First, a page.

Calving at two years ‘critical to suckler success’
Calving heifers down at 24 months makes commercial sense and is critical to suckler farming success, Agricultural Consultant Ian Kenny has said.
At a time of year when many autumn-calving suckler farmers will be looking towards the breeding season, Kenny is exasperated when he talks about the number of suckler farmers that still refuse to adopt best practice.
Speaking to Agriland, he said that many farmers continue to wait too long before breeding or inseminating their replacement heifers.
This is backed up by figures from the ICBF, which shows the the average suckler farm only calves down 20% of the heifers before 26 month of age, while the top 15% of farms have not broken the 50% barrier over the past five years.
I would say that there is only a maximum of 7.5% of farmers willing to meet the 24 month target.
Around Kenny’s local area in the midlands, he said that the number is probably lower, as many farmers do not consider putting heifers to the bull until they have passed two years of age.
He also said that a lot of suckler farmers should look to their dairy counterparts, who largely breed heifers at 15 months of age.
Targets to Consider
In order to give birth at 24 months, heifers must have been bred at approximately 15 months of age.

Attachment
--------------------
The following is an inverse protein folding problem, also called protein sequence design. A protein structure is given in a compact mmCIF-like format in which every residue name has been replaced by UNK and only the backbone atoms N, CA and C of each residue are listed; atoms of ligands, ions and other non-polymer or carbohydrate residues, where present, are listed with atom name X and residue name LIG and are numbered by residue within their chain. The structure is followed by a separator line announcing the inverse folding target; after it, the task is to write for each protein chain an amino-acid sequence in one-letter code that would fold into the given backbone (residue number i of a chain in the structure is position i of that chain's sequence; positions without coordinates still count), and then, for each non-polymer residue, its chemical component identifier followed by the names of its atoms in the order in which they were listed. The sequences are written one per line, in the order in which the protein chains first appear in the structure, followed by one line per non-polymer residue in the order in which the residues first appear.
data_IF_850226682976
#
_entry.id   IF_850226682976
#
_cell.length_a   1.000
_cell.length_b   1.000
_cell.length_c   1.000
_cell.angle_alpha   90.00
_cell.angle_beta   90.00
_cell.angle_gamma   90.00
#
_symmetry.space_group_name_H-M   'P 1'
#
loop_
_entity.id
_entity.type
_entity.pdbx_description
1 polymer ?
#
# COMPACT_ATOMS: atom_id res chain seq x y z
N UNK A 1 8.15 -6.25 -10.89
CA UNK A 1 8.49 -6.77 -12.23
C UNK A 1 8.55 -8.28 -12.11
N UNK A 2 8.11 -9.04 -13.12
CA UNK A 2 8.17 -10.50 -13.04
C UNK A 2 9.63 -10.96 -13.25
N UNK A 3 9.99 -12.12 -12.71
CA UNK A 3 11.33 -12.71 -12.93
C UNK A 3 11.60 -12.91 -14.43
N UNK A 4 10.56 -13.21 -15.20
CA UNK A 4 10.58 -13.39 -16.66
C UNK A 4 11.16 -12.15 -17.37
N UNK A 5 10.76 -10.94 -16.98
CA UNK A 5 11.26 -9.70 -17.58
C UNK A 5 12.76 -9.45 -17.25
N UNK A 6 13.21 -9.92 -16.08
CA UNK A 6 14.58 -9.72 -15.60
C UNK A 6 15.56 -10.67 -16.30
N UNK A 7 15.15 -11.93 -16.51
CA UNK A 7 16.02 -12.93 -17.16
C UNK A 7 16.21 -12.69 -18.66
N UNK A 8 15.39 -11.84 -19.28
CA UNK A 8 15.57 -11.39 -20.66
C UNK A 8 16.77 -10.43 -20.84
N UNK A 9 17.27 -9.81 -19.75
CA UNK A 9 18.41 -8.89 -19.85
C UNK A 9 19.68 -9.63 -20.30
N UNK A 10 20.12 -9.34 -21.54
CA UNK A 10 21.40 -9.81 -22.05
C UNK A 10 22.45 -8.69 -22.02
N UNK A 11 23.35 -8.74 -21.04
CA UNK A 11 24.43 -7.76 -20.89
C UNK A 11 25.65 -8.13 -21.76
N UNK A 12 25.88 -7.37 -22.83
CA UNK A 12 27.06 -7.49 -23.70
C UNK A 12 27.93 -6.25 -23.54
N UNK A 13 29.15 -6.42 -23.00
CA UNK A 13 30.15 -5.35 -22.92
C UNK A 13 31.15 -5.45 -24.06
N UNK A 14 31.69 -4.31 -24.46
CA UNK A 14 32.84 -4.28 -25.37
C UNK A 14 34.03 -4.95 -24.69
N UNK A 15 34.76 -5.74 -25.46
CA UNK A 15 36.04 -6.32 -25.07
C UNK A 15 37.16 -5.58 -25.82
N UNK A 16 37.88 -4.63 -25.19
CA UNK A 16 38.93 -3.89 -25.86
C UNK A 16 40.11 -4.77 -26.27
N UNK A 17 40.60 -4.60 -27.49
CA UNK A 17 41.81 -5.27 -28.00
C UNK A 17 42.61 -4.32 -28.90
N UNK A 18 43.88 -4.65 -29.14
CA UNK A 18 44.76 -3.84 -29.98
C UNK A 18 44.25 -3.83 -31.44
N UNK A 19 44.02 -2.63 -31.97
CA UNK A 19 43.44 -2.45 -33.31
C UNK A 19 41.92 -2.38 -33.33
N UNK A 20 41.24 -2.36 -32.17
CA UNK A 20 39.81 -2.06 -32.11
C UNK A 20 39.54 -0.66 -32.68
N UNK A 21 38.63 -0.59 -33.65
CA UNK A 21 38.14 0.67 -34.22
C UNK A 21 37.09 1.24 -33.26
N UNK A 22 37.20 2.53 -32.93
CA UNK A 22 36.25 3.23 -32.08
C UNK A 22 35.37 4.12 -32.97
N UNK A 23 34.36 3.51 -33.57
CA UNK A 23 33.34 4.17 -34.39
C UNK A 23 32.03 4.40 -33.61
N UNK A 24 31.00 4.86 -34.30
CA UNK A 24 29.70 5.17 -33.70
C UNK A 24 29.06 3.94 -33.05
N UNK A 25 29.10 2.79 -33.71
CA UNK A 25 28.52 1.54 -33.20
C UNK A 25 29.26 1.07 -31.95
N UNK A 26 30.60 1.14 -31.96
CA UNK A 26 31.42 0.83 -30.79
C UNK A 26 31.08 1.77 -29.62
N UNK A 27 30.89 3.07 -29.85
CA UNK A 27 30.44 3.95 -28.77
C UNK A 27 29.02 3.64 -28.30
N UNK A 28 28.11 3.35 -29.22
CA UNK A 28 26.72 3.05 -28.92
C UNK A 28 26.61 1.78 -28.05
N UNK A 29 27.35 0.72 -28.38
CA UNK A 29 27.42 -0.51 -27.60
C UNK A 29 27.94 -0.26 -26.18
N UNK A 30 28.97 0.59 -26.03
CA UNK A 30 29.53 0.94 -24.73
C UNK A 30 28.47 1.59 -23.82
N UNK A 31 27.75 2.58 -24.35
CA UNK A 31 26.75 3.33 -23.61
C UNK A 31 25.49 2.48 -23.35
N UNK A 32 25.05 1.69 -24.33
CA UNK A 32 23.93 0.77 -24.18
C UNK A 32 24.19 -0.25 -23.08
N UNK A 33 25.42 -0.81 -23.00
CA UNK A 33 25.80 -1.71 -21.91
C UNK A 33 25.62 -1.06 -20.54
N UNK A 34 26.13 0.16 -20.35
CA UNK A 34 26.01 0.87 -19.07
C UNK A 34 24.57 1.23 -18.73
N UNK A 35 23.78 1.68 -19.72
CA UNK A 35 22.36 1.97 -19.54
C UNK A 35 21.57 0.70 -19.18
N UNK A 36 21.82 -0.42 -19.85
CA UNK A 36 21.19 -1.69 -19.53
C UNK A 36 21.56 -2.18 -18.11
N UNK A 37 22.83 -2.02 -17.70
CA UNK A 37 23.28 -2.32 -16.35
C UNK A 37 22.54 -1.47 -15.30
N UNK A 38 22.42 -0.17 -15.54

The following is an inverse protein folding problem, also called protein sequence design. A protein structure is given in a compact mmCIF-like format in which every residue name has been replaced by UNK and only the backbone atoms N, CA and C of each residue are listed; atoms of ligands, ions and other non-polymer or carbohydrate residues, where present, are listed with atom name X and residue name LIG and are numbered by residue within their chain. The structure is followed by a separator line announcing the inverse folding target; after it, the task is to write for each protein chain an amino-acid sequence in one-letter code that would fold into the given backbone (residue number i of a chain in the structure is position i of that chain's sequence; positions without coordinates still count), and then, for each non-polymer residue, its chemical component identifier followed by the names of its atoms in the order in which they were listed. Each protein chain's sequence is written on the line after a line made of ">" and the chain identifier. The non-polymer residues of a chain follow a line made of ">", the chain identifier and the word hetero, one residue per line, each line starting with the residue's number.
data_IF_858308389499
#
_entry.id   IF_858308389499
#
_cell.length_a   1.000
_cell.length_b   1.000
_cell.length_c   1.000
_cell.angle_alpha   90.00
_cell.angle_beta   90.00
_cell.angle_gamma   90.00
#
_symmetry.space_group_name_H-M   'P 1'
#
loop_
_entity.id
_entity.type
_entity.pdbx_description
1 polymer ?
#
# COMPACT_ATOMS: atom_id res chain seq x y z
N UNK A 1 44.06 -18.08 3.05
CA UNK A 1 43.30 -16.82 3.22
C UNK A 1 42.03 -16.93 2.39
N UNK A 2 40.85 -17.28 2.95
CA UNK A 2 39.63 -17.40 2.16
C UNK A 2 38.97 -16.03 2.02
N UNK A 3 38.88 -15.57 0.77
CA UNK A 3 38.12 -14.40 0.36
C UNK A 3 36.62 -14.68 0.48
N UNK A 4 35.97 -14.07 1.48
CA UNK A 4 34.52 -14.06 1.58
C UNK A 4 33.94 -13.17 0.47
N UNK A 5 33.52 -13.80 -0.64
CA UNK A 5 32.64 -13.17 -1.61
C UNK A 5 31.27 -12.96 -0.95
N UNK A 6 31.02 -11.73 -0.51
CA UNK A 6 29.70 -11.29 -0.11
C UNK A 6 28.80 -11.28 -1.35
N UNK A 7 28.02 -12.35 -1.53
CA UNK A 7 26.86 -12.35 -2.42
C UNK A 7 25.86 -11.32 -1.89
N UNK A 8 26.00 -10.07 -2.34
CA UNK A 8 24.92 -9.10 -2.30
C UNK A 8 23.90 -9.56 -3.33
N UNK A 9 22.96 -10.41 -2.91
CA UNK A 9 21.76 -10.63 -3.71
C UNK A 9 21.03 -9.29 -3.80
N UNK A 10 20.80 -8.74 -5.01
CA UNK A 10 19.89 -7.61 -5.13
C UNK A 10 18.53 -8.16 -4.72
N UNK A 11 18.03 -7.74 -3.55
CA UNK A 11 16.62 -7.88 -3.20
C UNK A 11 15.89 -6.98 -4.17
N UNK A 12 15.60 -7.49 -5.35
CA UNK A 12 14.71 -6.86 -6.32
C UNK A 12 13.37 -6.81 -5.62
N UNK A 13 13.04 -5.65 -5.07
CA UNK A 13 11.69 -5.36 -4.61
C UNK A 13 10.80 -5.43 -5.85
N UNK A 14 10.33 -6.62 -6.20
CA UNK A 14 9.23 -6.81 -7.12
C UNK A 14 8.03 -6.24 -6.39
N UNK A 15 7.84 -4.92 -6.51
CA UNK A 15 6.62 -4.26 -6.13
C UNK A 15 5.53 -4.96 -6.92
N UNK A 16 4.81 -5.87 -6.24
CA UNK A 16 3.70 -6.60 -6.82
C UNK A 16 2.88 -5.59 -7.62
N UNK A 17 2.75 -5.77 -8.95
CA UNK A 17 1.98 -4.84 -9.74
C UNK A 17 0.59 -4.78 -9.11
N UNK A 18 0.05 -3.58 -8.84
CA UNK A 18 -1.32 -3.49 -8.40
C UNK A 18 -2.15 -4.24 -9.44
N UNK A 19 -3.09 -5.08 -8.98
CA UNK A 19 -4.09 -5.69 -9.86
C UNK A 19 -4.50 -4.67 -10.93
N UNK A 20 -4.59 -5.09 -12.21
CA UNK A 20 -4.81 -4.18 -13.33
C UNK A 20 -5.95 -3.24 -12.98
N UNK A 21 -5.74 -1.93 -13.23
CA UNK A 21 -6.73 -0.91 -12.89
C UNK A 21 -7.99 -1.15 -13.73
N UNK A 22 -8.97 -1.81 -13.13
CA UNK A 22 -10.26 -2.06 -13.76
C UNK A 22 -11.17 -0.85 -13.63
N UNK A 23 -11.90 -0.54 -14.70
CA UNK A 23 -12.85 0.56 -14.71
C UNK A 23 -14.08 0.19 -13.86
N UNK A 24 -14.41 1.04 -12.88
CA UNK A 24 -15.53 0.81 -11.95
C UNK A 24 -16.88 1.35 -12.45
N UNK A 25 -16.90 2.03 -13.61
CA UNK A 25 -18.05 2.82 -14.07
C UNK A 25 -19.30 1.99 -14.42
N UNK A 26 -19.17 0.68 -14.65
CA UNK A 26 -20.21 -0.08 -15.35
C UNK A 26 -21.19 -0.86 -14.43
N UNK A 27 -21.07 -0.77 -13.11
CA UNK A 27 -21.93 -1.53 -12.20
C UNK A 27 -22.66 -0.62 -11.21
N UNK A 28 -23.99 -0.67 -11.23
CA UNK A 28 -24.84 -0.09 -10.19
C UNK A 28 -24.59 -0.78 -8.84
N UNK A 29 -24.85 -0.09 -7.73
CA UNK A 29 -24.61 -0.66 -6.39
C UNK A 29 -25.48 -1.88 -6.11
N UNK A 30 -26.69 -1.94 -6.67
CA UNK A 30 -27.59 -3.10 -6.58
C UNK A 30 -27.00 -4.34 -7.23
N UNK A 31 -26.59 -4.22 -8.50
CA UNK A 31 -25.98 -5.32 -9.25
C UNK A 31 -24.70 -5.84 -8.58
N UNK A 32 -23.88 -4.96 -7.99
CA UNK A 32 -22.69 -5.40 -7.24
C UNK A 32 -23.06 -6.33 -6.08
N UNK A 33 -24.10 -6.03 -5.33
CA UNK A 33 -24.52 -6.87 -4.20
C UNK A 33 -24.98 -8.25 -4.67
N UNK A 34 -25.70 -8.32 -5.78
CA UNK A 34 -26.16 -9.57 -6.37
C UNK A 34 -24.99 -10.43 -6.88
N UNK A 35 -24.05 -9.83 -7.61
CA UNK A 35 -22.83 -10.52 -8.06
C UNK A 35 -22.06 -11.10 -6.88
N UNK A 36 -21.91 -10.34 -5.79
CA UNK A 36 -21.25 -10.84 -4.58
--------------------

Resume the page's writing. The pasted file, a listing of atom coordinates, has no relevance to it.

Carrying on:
Teagasc research shows that heifers will be cycling regularly by the time they reach 60% of their mature body weight.
It recommends that heifers should be targeted to calve down at 24 months of age at 80% of their mature body weight – this can be achieved under good management.
If bred at 60% of mature body weight at 15 months of age, heifers will calve down at 80% of mature body weight if achieving steady, moderate growth rates throughout pregnancy.
Teagasc advises that it is crucial not to let disease impede growth at housing, noting in particular that the heifers should be treated for parasites.
The breeding season for heifers should be no longer than eight weeks, according to Teagasc, which allows plenty of time for two heats to be detected.
This compacted breeding season will lead to a shortened calving season and easier management long term.
Meanwhile, Kenny believes that using an easy calving bull is a good way to ensure that stress on the heifer is minimised, while also helping to deliver a healthy calf.
He says that some of the resistance around calving at 24 months comes from the idea of small calves, but he says that having a small calf and a cow after two years is more beneficial than having one big heifer.
Heifers can be mated through natural service or AI depending on farmer preference, but it is recommended to use a bull that is proven to be easy calving.
Considering that calving heifers down at 24 months has a proven economic benefits, Kenny said he can’t understand the resistance to the practice among suckler farmers.
He said that the costs are plain to see if you compare the feed costs of a 24-26 month old maiden heifer to that of a two-year-old entering first lactation.